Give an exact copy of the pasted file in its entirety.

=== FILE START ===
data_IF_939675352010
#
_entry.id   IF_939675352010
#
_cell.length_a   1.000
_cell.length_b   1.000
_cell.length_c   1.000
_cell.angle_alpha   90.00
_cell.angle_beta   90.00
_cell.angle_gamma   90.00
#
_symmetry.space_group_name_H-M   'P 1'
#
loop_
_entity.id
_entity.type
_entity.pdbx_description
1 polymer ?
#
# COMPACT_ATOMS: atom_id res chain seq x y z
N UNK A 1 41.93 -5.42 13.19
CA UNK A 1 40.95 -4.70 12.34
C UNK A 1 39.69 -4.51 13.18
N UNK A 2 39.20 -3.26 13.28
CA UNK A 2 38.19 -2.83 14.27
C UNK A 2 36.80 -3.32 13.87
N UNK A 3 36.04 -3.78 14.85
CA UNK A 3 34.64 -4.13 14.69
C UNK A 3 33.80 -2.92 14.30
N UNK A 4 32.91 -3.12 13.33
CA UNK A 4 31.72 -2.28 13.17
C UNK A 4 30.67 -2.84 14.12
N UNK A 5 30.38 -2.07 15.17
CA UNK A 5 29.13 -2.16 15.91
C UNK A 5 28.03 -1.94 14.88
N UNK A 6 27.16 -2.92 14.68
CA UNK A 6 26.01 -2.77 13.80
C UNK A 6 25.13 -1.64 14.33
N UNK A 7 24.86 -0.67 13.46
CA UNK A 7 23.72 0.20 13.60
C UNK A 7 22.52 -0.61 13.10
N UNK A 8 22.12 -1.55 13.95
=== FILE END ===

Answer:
data_IF_939675352010
#
_entry.id   IF_939675352010
#
_cell.length_a   1.000
_cell.length_b   1.000
_cell.length_c   1.000
_cell.angle_alpha   90.00
_cell.angle_beta   90.00
_cell.angle_gamma   90.00
#
_symmetry.space_group_name_H-M   'P 1'
#
loop_
_entity.id
_entity.type
_entity.pdbx_description
1 polymer ?
#
# COMPACT_ATOMS: atom_id res chain seq x y z
N UNK A 1 41.93 -5.42 13.19
CA UNK A 1 40.95 -4.70 12.34
C UNK A 1 39.69 -4.51 13.18
N UNK A 2 39.20 -3.26 13.28
CA UNK A 2 38.19 -2.83 14.27
C UNK A 2 36.80 -3.32 13.87
N UNK A 3 36.04 -3.78 14.85
CA UNK A 3 34.64 -4.13 14.69
C UNK A 3 33.80 -2.92 14.30
N UNK A 4 32.91 -3.12 13.33
CA UNK A 4 31.72 -2.28 13.17
C UNK A 4 30.67 -2.84 14.12
N UNK A 5 30.38 -2.07 15.17
CA UNK A 5 29.13 -2.16 15.91
C UNK A 5 28.03 -1.94 14.88
N UNK A 6 27.16 -2.92 14.68
CA UNK A 6 26.01 -2.77 13.80
C UNK A 6 25.13 -1.64 14.33
N UNK A 7 24.86 -0.67 13.46
CA UNK A 7 23.72 0.20 13.60
C UNK A 7 22.52 -0.61 13.10
N UNK A 8 22.12 -1.55 13.95